Crossfit Catastrophe: Chest Pain in a Healthy Young Woman

John Biebelhausen, MD, MBA* and Drew E. Baldwin, MD, MPH, Virginia Mason Hospital & Seattle Medical Center, Seattle, WA

Meeting: Hospital Medicine 2016, March 6-9, San Diego, Calif.

Abstract number: 442

Categories: Adult, Clinical Vignettes Abstracts, Finalist

Case Presentation:

A 48-year-old physically active woman presented with acute-onset, severe, retrosternal chest pain radiating to her arms and back. The pain started during an intensive CrossFit workout, in which she ran up nineteen flights of stairs as fast as possible. She had been hospitalized a few months earlier after an episode of mild chest pain at rest, with a normal ECG and a slightly elevated troponin-I level. A stress echocardiogram at that time was normal. With the current presentation, her pain persisted for several hours despite trial of a GI cocktail and nitroglycerin. Her cardiopulmonary examination was unrevealing. The initial serum troponin-I was < 0.04 ng/mL and the ECG showed normal sinus rhythm with subtle, 0.5 mm ST segment depression in leads V4-V5. A CT angiogram was negative for pulmonary embolus or aortic dissection. Follow-up troponin-I testing was elevated at 0.98 ng/mL, and peaked at 4.14 ng/mL. She was admitted for treatment of non-ST elevation myocardial infarction. A coronary angiogram showed a linear dissection in the mid-left anterior descending coronary artery. She was discharged on medical therapy including aspirin, clopidogrel, atorvastatin, and metoprolol with instruction to avoid significant exertion and enroll with cardiac rehabilitation. Post-discharge, she continued to have intermittent episodes of chest discomfort with mild exertion, despite treatment with multiple anti-anginal medications.

Discussion:

Non-atherosclerotic spontaneous coronary artery dissection (NA-SCAD) is defined as non-traumatic and non-iatrogenic separation of the coronary arterial wall absent atherosclerotic disease. It is a rare cause of acute coronary syndrome (ACS) occurring in less than 0.5 percent of ACS cases, and more frequently in younger patients and women. Its pathophysiology is poorly understood, but predisposing risk factors include fibromuscular dysplasia, pregnant or postpartum status, multiparity, connective tissue disorders, hormonal therapy, and physical or emotional stressors. Recent reports have advocated for CT coronary angiography rather than invasive coronary angiography for diagnosis, as high-pressure contrast injections during invasive coronary angiography can propagate the dissection. Medical management is the preferred treatment, as both percutaneous and surgical revascularization have been associated with poor outcomes. Recurrent cardiovascular events are common, occurring in upwards of 20 percent of patients.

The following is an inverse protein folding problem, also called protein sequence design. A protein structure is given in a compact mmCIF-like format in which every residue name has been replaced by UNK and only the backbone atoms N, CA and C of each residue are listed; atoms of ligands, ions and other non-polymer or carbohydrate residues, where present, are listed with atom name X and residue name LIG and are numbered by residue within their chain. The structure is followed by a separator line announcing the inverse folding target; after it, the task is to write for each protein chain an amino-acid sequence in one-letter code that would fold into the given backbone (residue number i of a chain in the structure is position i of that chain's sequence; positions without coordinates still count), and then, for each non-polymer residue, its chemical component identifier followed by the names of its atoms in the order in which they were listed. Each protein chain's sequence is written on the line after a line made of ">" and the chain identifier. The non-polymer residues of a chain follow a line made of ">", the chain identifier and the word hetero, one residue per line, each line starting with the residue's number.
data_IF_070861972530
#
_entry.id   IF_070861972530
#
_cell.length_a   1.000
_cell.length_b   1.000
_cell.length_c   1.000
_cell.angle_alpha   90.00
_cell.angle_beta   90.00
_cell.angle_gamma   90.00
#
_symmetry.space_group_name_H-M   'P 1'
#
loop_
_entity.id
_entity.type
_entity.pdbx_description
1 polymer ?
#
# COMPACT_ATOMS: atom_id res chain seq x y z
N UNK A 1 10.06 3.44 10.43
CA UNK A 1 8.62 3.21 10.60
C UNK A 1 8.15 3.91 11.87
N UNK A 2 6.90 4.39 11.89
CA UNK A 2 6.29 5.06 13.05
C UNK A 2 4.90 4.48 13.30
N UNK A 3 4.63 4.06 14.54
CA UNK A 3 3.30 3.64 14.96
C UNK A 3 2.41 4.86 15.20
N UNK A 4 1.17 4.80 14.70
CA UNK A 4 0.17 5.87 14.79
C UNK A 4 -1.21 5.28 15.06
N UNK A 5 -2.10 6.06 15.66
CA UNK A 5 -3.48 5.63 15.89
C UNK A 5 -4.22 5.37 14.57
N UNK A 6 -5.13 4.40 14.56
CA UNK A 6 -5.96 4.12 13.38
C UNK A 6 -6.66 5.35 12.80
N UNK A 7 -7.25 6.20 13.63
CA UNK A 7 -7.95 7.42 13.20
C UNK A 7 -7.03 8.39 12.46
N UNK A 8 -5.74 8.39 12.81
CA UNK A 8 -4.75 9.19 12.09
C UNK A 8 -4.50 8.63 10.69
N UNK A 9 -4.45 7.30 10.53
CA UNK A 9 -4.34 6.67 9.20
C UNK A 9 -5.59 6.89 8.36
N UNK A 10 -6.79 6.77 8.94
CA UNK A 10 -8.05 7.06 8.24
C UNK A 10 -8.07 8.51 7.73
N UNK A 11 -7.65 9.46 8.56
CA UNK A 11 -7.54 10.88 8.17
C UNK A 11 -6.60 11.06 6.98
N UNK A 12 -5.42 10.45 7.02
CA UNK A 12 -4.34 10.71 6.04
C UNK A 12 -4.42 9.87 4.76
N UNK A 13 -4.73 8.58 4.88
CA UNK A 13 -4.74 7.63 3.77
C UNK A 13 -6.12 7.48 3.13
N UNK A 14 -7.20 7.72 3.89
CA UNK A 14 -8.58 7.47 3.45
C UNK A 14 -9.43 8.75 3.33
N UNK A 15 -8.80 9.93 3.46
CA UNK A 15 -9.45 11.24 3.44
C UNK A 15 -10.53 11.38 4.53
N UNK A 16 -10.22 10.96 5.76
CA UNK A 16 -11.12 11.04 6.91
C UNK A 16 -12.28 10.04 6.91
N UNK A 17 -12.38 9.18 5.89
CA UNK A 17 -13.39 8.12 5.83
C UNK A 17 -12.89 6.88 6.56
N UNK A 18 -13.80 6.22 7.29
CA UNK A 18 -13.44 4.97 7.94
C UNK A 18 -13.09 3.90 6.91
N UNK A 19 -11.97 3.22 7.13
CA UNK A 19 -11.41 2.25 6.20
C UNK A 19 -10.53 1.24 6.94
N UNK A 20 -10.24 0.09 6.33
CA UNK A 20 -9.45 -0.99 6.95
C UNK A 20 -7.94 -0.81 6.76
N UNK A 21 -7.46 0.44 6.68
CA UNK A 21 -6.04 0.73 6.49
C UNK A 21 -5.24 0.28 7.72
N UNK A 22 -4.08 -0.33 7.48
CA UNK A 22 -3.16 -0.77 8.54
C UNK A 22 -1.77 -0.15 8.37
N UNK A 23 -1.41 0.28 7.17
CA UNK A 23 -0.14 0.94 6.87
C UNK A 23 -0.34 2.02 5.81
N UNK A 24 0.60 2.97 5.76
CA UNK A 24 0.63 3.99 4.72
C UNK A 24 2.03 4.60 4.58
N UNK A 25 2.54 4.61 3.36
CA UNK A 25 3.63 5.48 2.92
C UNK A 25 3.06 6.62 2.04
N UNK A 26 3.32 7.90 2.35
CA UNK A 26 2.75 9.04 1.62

Conclusions:

NA-SCAD is underdiagnosed, and should be considered in the evaluation of young and middle-aged women hospitalized with acute coronary syndrome. Medical management rather than revascularization is advised in the majority of patients with NA-SCAD. Moderate exercise reduces cardiovascular risk, but on occasion, extreme physical exertion can precipitate cardiovascular events, even in apparently healthy individuals.

To cite this abstract:

Biebelhausen J, Baldwin DE. Crossfit Catastrophe: Chest Pain in a Healthy Young Woman. Abstract published at Hospital Medicine 2016, March 6-9, San Diego, Calif. Abstract 442. Journal of Hospital Medicine. 2016; 11 (suppl 1). https://www.shmabstracts.com/abstract/crossfit-catastrophe-chest-pain-in-a-healthy-young-woman/. Accessed November 17, 2019.

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